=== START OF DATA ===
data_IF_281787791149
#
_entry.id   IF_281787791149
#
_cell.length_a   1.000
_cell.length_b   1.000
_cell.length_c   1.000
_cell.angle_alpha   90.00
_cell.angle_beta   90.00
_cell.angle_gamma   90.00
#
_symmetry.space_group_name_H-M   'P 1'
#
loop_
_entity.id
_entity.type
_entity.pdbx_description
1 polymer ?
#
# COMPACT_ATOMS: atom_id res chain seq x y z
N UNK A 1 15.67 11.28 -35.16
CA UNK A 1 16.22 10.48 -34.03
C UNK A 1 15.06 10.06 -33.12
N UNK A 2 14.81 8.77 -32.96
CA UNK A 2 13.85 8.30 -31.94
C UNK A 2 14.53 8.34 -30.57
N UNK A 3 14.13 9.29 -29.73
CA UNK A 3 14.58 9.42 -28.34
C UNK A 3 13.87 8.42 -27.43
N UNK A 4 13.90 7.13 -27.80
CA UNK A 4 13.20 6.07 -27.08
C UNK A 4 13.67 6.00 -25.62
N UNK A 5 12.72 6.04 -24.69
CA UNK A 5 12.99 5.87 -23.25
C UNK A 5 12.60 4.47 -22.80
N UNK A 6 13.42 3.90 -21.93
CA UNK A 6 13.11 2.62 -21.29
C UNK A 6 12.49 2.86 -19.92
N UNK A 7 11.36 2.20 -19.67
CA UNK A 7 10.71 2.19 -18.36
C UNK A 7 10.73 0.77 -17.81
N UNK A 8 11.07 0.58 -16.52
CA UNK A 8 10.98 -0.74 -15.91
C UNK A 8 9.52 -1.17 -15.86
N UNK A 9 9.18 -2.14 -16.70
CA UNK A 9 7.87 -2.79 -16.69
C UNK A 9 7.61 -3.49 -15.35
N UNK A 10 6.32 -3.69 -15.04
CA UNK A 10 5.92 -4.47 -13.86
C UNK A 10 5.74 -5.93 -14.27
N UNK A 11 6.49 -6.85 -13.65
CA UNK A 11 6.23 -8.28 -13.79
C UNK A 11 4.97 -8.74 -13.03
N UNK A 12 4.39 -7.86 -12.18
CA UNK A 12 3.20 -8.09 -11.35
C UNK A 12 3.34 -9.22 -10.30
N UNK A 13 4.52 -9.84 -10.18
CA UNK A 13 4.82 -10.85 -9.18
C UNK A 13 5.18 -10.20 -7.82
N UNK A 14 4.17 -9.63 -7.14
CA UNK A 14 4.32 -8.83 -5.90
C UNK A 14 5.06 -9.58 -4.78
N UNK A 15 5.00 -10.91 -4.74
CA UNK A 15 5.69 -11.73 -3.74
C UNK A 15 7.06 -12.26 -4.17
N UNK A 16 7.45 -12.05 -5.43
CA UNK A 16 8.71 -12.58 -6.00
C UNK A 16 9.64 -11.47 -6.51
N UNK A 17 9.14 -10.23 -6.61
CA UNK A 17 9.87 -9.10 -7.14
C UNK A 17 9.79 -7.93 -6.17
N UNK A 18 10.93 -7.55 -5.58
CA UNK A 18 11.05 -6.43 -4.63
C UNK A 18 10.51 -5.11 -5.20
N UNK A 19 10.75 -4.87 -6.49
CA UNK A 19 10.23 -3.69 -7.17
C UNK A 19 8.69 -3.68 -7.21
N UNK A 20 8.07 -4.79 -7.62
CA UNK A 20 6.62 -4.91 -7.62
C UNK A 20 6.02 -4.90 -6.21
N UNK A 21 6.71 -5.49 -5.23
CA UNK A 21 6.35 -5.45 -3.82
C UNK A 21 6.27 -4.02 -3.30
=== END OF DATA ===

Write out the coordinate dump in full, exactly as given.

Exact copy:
data_IF_281787791149
#
_entry.id   IF_281787791149
#
_cell.length_a   1.000
_cell.length_b   1.000
_cell.length_c   1.000
_cell.angle_alpha   90.00
_cell.angle_beta   90.00
_cell.angle_gamma   90.00
#
_symmetry.space_group_name_H-M   'P 1'
#
loop_
_entity.id
_entity.type
_entity.pdbx_description
1 polymer ?
#
# COMPACT_ATOMS: atom_id res chain seq x y z
N UNK A 1 15.67 11.28 -35.16
CA UNK A 1 16.22 10.48 -34.03
C UNK A 1 15.06 10.06 -33.12
N UNK A 2 14.81 8.77 -32.96
CA UNK A 2 13.85 8.30 -31.94
C UNK A 2 14.53 8.34 -30.57
N UNK A 3 14.13 9.29 -29.73
CA UNK A 3 14.58 9.42 -28.34
C UNK A 3 13.87 8.42 -27.43
N UNK A 4 13.90 7.13 -27.80
CA UNK A 4 13.20 6.07 -27.08
C UNK A 4 13.67 6.00 -25.62
N UNK A 5 12.72 6.04 -24.69
CA UNK A 5 12.99 5.87 -23.25
C UNK A 5 12.60 4.47 -22.80
N UNK A 6 13.42 3.90 -21.93
CA UNK A 6 13.11 2.62 -21.29
C UNK A 6 12.49 2.86 -19.92
N UNK A 7 11.36 2.20 -19.67
CA UNK A 7 10.71 2.19 -18.36
C UNK A 7 10.73 0.77 -17.81
N UNK A 8 11.07 0.58 -16.52
CA UNK A 8 10.98 -0.74 -15.91
C UNK A 8 9.52 -1.17 -15.86
N UNK A 9 9.18 -2.14 -16.70
CA UNK A 9 7.87 -2.79 -16.69
C UNK A 9 7.61 -3.49 -15.35
N UNK A 10 6.32 -3.69 -15.04
CA UNK A 10 5.92 -4.47 -13.86
C UNK A 10 5.74 -5.93 -14.27
N UNK A 11 6.49 -6.85 -13.65
CA UNK A 11 6.23 -8.28 -13.79
C UNK A 11 4.97 -8.74 -13.03
N UNK A 12 4.39 -7.86 -12.18
CA UNK A 12 3.20 -8.09 -11.35
C UNK A 12 3.34 -9.22 -10.30
N UNK A 13 4.52 -9.84 -10.18
CA UNK A 13 4.82 -10.85 -9.18
C UNK A 13 5.18 -10.20 -7.82
N UNK A 14 4.17 -9.63 -7.14
CA UNK A 14 4.32 -8.83 -5.90
C UNK A 14 5.06 -9.58 -4.78
N UNK A 15 5.00 -10.91 -4.74
CA UNK A 15 5.69 -11.73 -3.74
C UNK A 15 7.06 -12.26 -4.17
N UNK A 16 7.45 -12.05 -5.43
CA UNK A 16 8.71 -12.58 -6.00
C UNK A 16 9.64 -11.47 -6.51
N UNK A 17 9.14 -10.23 -6.61
CA UNK A 17 9.87 -9.10 -7.14
C UNK A 17 9.79 -7.93 -6.17
N UNK A 18 10.93 -7.55 -5.58
CA UNK A 18 11.05 -6.43 -4.63
C UNK A 18 10.51 -5.11 -5.20
N UNK A 19 10.75 -4.87 -6.49
CA UNK A 19 10.23 -3.69 -7.17
C UNK A 19 8.69 -3.68 -7.21
N UNK A 20 8.07 -4.79 -7.62
CA UNK A 20 6.62 -4.91 -7.62
C UNK A 20 6.02 -4.90 -6.21
N UNK A 21 6.71 -5.49 -5.23
CA UNK A 21 6.35 -5.45 -3.82
C UNK A 21 6.27 -4.02 -3.30